• Andrew Jonhardt

The design of Elemental Slight

Remember the ButtonShy 18-card contest from last month? My submission, Elemental Slight, has officially failed to make the cut. Today's post is regarding my design for the project.


For the unfamiliar, here's a video ButtonShy put out introducing the challenge:


Elemental Slight had issues from the beginning, so I'm not surprised that it failed to reach the top 20. However, before I go over all that, I'll use my submission video to ButtonShy to explain how Elemental Slight works, for anyone who is unfamiliar:


So, as I mentioned, Elemental Slight had some issues.


First, Elemental Slight is played in its current form using Poker-styled cards:

Personally, I enjoy the Poker-style cards. A player can glance at another player's board and actually guess what their opponent may've played, whereas perfectly square cards would introduce a greater level of randomness. However, a number of the people I tested Elemental Slight with immediately suggested using square cards instead.


The reasoning for switching to a square card is solid. Poker-style cards make certain plays too obvious. 3 cards facing the same direction can only ever be 2 or 3 of a kind, can never be 3 random elements, and it's clear this bothers people. It feels like a reduction of strategic possibility.


I never tried using purely square cards for Elemental Slight due to the requirements of the challenge. However, if I return to the project, it's one of the first things I'll be curious to try.


The second issue with Elemental Slight is due to how the elements are used. The majority of play and scoring occurs through the relationships between the elements, such as when 3 of a kind beats 2 of a kind, and the natures or aspects of the elements themselves is irrelevant. I could be using birds, dogs, cats, and snakes instead, and the gameplay wouldn't change in the slightest.


Over the course of testing Elemental Slight, I asked my fellow designers for advice on what to do about the theme. I had absolutely no idea how to enhance the feeling of theme in the game without pushing it outside of the limits of the challenge. Unfortunately, the designers who helped me test the game didn't have any ideas, either.


Even now, a month later, I'm still unsure how I could re-enforce the feeling of theme in Elemental Slight. However, I love the name so much that I'm going to stick with the theme of elements for a while longer.


Finally, there's the issue of the extra cards. I could've pulled a 6-player game out of the 18 card limit, yet I wanted to try and do something more with the design space I had. So, I designed the game to always include extra cards for score tracking and to clarify turn order.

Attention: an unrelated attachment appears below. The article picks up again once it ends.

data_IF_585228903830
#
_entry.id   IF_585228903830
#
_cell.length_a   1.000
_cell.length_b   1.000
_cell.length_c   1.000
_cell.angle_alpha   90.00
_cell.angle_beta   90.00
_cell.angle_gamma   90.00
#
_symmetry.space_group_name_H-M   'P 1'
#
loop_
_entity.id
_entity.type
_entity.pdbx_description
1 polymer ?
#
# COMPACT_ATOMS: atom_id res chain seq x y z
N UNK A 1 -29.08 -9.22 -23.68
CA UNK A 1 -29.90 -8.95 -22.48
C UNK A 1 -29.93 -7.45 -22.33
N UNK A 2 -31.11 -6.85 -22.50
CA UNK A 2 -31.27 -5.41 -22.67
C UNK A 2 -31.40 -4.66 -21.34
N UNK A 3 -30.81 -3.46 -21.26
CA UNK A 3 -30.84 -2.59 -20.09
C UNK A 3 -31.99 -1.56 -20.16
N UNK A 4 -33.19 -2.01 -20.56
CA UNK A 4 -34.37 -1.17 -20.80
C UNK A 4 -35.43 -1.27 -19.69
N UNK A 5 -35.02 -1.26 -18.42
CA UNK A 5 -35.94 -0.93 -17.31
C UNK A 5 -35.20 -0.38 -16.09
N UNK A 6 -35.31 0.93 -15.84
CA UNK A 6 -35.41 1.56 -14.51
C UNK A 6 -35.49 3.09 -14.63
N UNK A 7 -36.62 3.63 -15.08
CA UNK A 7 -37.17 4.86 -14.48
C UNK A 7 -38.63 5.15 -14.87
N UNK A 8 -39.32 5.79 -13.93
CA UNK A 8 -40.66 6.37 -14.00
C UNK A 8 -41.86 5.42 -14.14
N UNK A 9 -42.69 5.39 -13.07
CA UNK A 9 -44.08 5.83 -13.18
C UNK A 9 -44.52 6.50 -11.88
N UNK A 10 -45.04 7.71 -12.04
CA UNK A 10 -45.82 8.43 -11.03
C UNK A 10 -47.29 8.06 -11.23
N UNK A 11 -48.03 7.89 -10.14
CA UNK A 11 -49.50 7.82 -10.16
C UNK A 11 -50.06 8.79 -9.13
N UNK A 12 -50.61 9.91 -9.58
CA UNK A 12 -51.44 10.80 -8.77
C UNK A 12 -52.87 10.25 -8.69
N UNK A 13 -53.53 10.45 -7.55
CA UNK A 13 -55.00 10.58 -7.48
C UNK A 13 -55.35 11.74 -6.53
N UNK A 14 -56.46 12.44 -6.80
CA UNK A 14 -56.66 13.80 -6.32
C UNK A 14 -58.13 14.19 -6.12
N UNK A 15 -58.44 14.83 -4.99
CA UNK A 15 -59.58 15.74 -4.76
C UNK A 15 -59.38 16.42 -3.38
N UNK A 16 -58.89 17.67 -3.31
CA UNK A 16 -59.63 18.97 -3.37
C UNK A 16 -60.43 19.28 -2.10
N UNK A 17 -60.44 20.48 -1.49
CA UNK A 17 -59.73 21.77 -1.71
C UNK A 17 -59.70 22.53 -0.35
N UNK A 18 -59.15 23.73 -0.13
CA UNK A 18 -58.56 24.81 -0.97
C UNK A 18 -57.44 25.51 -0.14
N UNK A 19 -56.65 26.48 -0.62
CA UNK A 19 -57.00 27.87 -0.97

In hindsight, score tracking was something that wasn't needed. I set 3 rounds as an artificial limit on the game, both to draw it out to at least 2 minutes and to hard set a "win" condition. However, in testing, the 3 round rule was almost always too short to confirm an actual winner. Games tended to extend to 4 or 5 rounds instead. So, the extra cards I had were never enough, and the number of total rounds was always so low that players could just self-track.


The extra cards were far more useful for designating turn order. A big addition I would be happy to make to Elemental Slight would be a set of cards explicitly for this. Cards that just have 1, 2, etc printed on them, instead of forcing placers to remember who picked up which card first. Using the extra cards in this way easily transformed a simultaneous-play game into a series of 1v1 hand match ups, where tension grew as each player beat or lost out to another individual player. Best of all, there was typically a clear winner at the end (assuming the players present understood my rules, which wasn't always the case as I'm still working on my rule writing).


So, now the question of what to do with Elemental Slight. My original plan for the game was to make a free PDF of the cards for self-printing and a paid Gamecrafter page to sell physical cards to anyone who wanted a set. However, over the course of writing this article, I've changed my mind.


I don't like the current version of Elemental Slight. It was the best game I could make for the September challenge, but the game itself is not all it could be. It needs more work, and I'm not afraid to try a little more with it. The problem now is time.


I have a set 2-game limit these days. Working full time just doesn't allow me all the space I want. I'm already working on Masks of Undying, and ButtonShy took so long to process the 200-odd submissions they received that I've moved on to a new board game project. I'm not ready to talk about the new board game project yet, but I'm excited by the testing I've done on my own.


Elemental Slight isn't dead. I want the chance to take it back to the drawing board before I set it free.


Until next week.

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